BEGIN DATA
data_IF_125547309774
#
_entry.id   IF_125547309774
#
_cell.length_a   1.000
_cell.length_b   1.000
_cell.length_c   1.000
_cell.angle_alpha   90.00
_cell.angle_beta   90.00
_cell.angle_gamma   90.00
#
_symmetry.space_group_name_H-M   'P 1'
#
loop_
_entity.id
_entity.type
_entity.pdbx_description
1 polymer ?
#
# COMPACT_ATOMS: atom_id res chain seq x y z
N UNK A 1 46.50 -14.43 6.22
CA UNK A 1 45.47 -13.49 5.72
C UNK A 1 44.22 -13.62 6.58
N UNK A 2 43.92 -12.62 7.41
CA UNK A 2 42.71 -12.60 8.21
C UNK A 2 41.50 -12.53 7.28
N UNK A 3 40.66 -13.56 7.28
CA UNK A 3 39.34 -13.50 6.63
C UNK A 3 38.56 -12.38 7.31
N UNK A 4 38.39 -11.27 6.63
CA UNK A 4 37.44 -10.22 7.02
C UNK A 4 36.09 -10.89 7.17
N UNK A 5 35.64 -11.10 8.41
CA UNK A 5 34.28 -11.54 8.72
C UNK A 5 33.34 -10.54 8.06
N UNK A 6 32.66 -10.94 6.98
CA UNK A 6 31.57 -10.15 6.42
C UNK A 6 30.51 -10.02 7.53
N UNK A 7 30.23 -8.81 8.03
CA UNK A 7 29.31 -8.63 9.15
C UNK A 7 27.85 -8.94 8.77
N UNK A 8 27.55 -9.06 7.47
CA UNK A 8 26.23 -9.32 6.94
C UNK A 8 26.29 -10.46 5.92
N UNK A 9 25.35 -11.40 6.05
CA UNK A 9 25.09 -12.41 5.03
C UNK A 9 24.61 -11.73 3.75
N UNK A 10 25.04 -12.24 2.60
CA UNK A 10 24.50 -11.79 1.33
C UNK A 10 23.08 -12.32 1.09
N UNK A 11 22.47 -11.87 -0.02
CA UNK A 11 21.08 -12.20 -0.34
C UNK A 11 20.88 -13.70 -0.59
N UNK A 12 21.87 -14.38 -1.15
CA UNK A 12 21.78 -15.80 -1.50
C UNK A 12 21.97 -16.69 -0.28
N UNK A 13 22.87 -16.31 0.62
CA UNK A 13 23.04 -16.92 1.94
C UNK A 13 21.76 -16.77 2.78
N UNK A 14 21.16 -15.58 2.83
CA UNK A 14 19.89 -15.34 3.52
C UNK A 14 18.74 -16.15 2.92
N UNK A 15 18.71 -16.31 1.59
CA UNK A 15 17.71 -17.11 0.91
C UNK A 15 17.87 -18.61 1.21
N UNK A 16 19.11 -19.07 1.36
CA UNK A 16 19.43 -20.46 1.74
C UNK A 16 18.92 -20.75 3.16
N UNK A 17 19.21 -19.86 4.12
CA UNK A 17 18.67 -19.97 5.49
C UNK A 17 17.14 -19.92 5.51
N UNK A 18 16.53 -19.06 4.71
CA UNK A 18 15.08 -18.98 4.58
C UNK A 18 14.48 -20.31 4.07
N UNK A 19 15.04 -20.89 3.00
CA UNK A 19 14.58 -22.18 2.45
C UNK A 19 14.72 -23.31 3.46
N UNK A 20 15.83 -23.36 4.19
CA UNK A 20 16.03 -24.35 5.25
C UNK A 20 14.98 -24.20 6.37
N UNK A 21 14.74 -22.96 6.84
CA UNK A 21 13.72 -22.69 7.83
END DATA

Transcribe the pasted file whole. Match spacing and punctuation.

data_IF_125547309774
#
_entry.id   IF_125547309774
#
_cell.length_a   1.000
_cell.length_b   1.000
_cell.length_c   1.000
_cell.angle_alpha   90.00
_cell.angle_beta   90.00
_cell.angle_gamma   90.00
#
_symmetry.space_group_name_H-M   'P 1'
#
loop_
_entity.id
_entity.type
_entity.pdbx_description
1 polymer ?
#
# COMPACT_ATOMS: atom_id res chain seq x y z
N UNK A 1 46.50 -14.43 6.22
CA UNK A 1 45.47 -13.49 5.72
C UNK A 1 44.22 -13.62 6.58
N UNK A 2 43.92 -12.62 7.41
CA UNK A 2 42.71 -12.60 8.21
C UNK A 2 41.50 -12.53 7.28
N UNK A 3 40.66 -13.56 7.28
CA UNK A 3 39.34 -13.50 6.63
C UNK A 3 38.56 -12.38 7.31
N UNK A 4 38.39 -11.27 6.63
CA UNK A 4 37.44 -10.22 7.02
C UNK A 4 36.09 -10.89 7.17
N UNK A 5 35.64 -11.10 8.41
CA UNK A 5 34.28 -11.54 8.72
C UNK A 5 33.34 -10.54 8.06
N UNK A 6 32.66 -10.94 6.98
CA UNK A 6 31.57 -10.15 6.42
C UNK A 6 30.51 -10.02 7.53
N UNK A 7 30.23 -8.81 8.03
CA UNK A 7 29.31 -8.63 9.15
C UNK A 7 27.85 -8.94 8.77
N UNK A 8 27.55 -9.06 7.47
CA UNK A 8 26.23 -9.32 6.94
C UNK A 8 26.29 -10.46 5.92
N UNK A 9 25.35 -11.40 6.05
CA UNK A 9 25.09 -12.41 5.03
C UNK A 9 24.61 -11.73 3.75
N UNK A 10 25.04 -12.24 2.60
CA UNK A 10 24.50 -11.79 1.33
C UNK A 10 23.08 -12.32 1.09
N UNK A 11 22.47 -11.87 -0.02
CA UNK A 11 21.08 -12.20 -0.34
C UNK A 11 20.88 -13.70 -0.59
N UNK A 12 21.87 -14.38 -1.15
CA UNK A 12 21.78 -15.80 -1.50
C UNK A 12 21.97 -16.69 -0.28
N UNK A 13 22.87 -16.31 0.62
CA UNK A 13 23.04 -16.92 1.94
C UNK A 13 21.76 -16.77 2.78
N UNK A 14 21.16 -15.58 2.83
CA UNK A 14 19.89 -15.34 3.52
C UNK A 14 18.74 -16.15 2.92
N UNK A 15 18.71 -16.31 1.59
CA UNK A 15 17.71 -17.11 0.91
C UNK A 15 17.87 -18.61 1.21
N UNK A 16 19.11 -19.07 1.36
CA UNK A 16 19.43 -20.46 1.74
C UNK A 16 18.92 -20.75 3.16
N UNK A 17 19.21 -19.86 4.12
CA UNK A 17 18.67 -19.97 5.49
C UNK A 17 17.14 -19.92 5.51
N UNK A 18 16.53 -19.06 4.71
CA UNK A 18 15.08 -18.98 4.58
C UNK A 18 14.48 -20.31 4.07
N UNK A 19 15.04 -20.89 3.00
CA UNK A 19 14.58 -22.18 2.45
C UNK A 19 14.72 -23.31 3.46
N UNK A 20 15.83 -23.36 4.19
CA UNK A 20 16.03 -24.35 5.25
C UNK A 20 14.98 -24.20 6.37
N UNK A 21 14.74 -22.96 6.84
CA UNK A 21 13.72 -22.69 7.83